Geth significantly changed its txpool structure for 4844 by introducing subpools to handle the eviction strategies of legacy and blob transactions differently. However, this does not apply well to bundles as they have different validity conditions, such as the target block number the bundle is valid for.

Instead of trying to conform to geth’s subpool interface, the most effective way to add bundle support was to have all bundle and mev-share logic in the top level txpool instead of having to fetch bundle transactions from the subpools. This way, bundle logic is segregated from subpool logic and can be moved out to its own service instead of being integrated with geth’s txpool. There are potential optimizations to be made by taking into account the increased size of bundles with blobs during block building. However that was left as something to be considered after the hard fork due to time constraints.

As with block validation, the parent beacon root needed to be passed as block building arguments from the beacon node’s payload_attributes sse stream.

JSON RPC Services#

Flashbots run a variety of JSON RPC services for users and searchers to submit private transactions, bundles and mev-share bundles via Flashbots’ JSON RPC endpoints.

Most of the middleware for these services are written in Golang, a geth dependency update was sufficient to support the upgrade. Internally, Flashbots wraps all eth_sendPrivateTransaction calls into bundles and simulates all bundles before they are merged by the builder. The eth_callBundle and mev_simBundle methods could leverage existing geth code to simulate blob transactions since simulation logic share the same codebase as the builder.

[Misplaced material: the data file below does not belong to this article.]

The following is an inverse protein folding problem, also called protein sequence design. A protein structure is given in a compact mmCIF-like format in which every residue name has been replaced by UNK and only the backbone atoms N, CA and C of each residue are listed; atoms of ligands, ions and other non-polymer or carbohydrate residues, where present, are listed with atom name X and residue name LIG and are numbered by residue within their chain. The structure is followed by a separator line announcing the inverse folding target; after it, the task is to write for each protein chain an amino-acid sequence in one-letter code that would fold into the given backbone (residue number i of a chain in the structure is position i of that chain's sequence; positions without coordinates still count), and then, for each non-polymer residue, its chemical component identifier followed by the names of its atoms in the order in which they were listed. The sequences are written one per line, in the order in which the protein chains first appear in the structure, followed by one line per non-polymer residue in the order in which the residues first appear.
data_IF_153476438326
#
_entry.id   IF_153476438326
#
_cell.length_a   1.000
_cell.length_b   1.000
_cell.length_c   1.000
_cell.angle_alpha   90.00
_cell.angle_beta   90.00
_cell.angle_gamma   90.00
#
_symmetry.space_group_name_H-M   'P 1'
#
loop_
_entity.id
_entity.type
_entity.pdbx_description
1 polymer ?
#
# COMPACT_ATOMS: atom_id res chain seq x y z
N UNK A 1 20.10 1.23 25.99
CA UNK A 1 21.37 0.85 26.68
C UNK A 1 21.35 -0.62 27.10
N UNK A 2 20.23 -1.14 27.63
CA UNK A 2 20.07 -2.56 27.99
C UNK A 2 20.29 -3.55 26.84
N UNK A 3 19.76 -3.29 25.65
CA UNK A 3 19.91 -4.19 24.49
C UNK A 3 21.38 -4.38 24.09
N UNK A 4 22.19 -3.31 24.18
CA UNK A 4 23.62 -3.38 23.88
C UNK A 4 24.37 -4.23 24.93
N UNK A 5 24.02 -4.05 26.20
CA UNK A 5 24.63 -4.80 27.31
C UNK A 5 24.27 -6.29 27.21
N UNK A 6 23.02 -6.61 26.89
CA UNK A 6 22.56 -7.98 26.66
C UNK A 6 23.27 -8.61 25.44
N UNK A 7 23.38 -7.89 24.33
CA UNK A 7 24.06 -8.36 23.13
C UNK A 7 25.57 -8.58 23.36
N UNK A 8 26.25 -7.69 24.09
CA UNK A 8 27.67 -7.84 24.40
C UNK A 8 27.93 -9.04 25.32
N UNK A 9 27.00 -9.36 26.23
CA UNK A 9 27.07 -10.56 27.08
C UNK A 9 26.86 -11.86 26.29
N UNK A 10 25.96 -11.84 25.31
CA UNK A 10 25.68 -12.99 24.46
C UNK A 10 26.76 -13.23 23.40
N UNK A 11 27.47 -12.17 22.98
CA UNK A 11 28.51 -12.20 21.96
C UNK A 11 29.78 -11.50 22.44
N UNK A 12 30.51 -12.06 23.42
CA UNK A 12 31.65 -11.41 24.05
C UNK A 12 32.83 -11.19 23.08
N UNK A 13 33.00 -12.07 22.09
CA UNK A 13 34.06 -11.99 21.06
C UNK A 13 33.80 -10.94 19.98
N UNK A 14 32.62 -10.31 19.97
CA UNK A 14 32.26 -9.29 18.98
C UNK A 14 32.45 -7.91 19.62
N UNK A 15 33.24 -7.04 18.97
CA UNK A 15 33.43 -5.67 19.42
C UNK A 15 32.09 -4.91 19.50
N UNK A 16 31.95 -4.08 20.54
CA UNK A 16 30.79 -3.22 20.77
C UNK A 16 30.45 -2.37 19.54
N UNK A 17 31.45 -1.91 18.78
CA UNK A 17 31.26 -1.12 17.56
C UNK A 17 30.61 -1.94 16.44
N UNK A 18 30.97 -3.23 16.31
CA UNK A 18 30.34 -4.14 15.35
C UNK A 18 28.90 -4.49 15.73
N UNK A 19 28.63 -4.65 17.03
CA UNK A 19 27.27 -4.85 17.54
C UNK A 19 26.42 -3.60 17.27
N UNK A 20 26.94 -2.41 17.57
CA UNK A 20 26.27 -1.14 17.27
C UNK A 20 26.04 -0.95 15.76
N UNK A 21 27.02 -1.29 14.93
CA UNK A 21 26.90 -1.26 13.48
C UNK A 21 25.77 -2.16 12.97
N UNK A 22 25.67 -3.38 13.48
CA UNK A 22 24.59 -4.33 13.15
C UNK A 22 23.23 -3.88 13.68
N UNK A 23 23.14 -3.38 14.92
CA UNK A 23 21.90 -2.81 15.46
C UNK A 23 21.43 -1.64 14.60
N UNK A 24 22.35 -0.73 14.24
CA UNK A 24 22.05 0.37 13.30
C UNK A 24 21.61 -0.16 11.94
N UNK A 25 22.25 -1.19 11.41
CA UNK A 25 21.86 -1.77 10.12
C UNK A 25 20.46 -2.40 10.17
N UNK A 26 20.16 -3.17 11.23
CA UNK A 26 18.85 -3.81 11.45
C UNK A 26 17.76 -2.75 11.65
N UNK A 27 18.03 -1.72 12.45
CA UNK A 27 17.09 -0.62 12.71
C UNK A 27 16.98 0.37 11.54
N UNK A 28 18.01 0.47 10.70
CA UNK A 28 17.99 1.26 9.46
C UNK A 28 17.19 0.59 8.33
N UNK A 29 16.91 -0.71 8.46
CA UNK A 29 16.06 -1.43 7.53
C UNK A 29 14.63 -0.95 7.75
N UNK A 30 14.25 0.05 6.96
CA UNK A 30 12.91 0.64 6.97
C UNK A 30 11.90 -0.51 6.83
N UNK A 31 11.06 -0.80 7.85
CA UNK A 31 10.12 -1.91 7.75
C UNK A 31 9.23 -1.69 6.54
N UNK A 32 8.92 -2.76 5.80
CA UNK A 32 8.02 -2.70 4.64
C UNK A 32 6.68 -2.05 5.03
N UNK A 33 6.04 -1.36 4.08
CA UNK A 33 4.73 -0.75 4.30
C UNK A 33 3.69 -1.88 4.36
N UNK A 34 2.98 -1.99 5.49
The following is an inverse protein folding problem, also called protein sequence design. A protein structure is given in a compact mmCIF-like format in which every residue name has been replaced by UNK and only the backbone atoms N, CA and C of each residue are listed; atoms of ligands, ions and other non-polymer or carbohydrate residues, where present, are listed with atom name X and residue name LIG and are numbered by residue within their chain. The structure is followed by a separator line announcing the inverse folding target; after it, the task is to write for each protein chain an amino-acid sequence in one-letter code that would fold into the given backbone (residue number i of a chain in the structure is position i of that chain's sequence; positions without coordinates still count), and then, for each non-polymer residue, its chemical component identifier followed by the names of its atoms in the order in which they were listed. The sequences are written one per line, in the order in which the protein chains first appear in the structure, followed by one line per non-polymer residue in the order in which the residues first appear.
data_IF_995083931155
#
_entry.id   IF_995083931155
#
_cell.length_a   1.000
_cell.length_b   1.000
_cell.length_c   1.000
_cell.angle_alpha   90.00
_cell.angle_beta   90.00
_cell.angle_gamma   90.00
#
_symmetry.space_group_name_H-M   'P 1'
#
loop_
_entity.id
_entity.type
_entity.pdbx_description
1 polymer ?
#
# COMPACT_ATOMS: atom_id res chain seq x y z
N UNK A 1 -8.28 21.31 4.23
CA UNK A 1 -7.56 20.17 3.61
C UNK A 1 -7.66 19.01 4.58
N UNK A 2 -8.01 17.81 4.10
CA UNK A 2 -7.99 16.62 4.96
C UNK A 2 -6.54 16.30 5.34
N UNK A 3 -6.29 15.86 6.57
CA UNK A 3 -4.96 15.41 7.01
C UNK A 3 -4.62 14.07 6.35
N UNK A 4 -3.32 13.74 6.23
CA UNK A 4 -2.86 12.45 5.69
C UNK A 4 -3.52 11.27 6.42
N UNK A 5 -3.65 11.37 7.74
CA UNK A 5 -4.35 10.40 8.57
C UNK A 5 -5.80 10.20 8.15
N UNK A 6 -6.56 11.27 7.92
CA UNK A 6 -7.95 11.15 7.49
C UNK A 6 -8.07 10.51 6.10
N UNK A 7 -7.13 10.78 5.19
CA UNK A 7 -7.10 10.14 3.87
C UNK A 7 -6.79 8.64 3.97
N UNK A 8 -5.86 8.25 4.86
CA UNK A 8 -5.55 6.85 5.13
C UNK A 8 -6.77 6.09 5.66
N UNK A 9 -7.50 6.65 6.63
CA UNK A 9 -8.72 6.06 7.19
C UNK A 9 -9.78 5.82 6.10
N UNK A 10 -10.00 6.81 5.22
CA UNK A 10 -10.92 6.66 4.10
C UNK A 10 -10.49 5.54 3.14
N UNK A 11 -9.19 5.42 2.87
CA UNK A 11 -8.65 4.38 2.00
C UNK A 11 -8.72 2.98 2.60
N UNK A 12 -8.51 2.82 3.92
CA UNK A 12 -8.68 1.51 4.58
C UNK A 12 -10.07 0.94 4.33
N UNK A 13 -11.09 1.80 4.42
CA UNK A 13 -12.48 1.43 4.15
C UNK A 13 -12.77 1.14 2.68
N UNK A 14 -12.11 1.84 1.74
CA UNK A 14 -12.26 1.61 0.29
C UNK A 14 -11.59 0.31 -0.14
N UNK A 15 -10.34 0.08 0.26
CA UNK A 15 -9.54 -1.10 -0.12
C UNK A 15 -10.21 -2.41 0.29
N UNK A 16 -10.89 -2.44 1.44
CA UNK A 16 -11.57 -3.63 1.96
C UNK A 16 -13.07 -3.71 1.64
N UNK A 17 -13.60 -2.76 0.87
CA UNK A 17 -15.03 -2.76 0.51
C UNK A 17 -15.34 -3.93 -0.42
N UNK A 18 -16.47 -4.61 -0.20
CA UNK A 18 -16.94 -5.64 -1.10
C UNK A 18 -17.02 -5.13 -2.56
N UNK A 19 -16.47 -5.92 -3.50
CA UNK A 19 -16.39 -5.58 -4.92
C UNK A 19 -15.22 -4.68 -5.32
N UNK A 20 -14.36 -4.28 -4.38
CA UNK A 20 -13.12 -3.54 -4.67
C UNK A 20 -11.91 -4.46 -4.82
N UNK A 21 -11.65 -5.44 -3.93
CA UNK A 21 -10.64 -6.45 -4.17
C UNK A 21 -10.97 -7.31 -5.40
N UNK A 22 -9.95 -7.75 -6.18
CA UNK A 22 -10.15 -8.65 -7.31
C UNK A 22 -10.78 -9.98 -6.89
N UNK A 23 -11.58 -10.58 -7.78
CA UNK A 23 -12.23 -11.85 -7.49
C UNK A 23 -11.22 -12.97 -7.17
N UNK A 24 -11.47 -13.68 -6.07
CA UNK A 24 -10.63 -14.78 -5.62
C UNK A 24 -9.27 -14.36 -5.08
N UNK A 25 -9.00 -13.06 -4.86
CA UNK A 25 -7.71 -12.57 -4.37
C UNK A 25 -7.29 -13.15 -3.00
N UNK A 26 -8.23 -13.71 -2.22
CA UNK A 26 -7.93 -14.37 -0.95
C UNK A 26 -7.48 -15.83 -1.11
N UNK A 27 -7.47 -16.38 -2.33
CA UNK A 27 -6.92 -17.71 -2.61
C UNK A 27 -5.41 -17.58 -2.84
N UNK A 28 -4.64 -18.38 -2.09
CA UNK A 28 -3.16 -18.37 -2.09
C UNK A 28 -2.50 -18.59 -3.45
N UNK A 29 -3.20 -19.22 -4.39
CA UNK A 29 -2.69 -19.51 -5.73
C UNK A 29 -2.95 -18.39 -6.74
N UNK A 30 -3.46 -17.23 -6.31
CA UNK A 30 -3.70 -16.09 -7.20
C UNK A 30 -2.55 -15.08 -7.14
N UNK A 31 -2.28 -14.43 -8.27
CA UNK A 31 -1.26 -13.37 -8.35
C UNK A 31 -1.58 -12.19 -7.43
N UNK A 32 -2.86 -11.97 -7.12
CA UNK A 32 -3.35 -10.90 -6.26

flowchart LR eth_callBundle --> bundle-relay eth_sendBundle --> bundle-relay eth_sendPrivateTransaction --> bundle-relay bundle-relay --> simulation-node bundle-relay --> simulation-node bundle-relay --> private-tx-bundler private-tx-bundler --> simulation-node mev_simBundle --> matchmaker mev_sendBundle --> matchmaker matchmaker --> simulation-node matchmaker --> simulation-node simulation-node --> builder linkStyle 0 stroke:green, stroke-width:4px linkStyle 1 stroke:red, stroke-width:4px linkStyle 2 stroke:blue, stroke-width:4px linkStyle 3 stroke:green, stroke-width:4px linkStyle 4 stroke:red, stroke-width:4px linkStyle 5 stroke:blue, stroke-width:4px linkStyle 6 stroke:red, stroke-width:4px linkStyle 7 stroke:green, stroke-width:4px linkStyle 8 stroke:red, stroke-width:4px linkStyle 9 stroke:green, stroke-width:4px linkStyle 10 stroke:red, stroke-width:4px linkStyle 11 stroke:red, stroke-width:4px %% Legend subgraph legend direction LR X ~~~ |send| Y Y ~~~ |call| Z Z ~~~ |tx| null end classDef Type1 fill:green, width:12px,height:12px,font-size:2px; classDef Type2 fill:blue, width:12px,height:12px,font-size:2px; classDef Type3 fill:red, width:12px,height:12px,font-size:2px; style null fill:red, width:12px,height:12px,font-size:2px; class X Type3; class Z Type2; class Y Type1; classDef hide fill:#0000,stroke:#0000,stroke-width:0px,color:#0000; class legend,null hide; classDef hide-font color:#0000; class X,Y,Z hide-font;


One of the most difficult aspects is testing the entire stack due to the difficulty of configuring all the different services correctly. Some tooling used included:


Kurtosis provides tooling for launching containerized services and its ethereum-package allows an Ethereum PoS devnet to be spun up locally in one command.

Flashbots collaborated with Kurtosis to incorporate PBS emulation into the ethereum package which was invaluable in testing the end-to-end flow for mev-boost locally. However some caveats when running the PBS emulation with Kurtosis: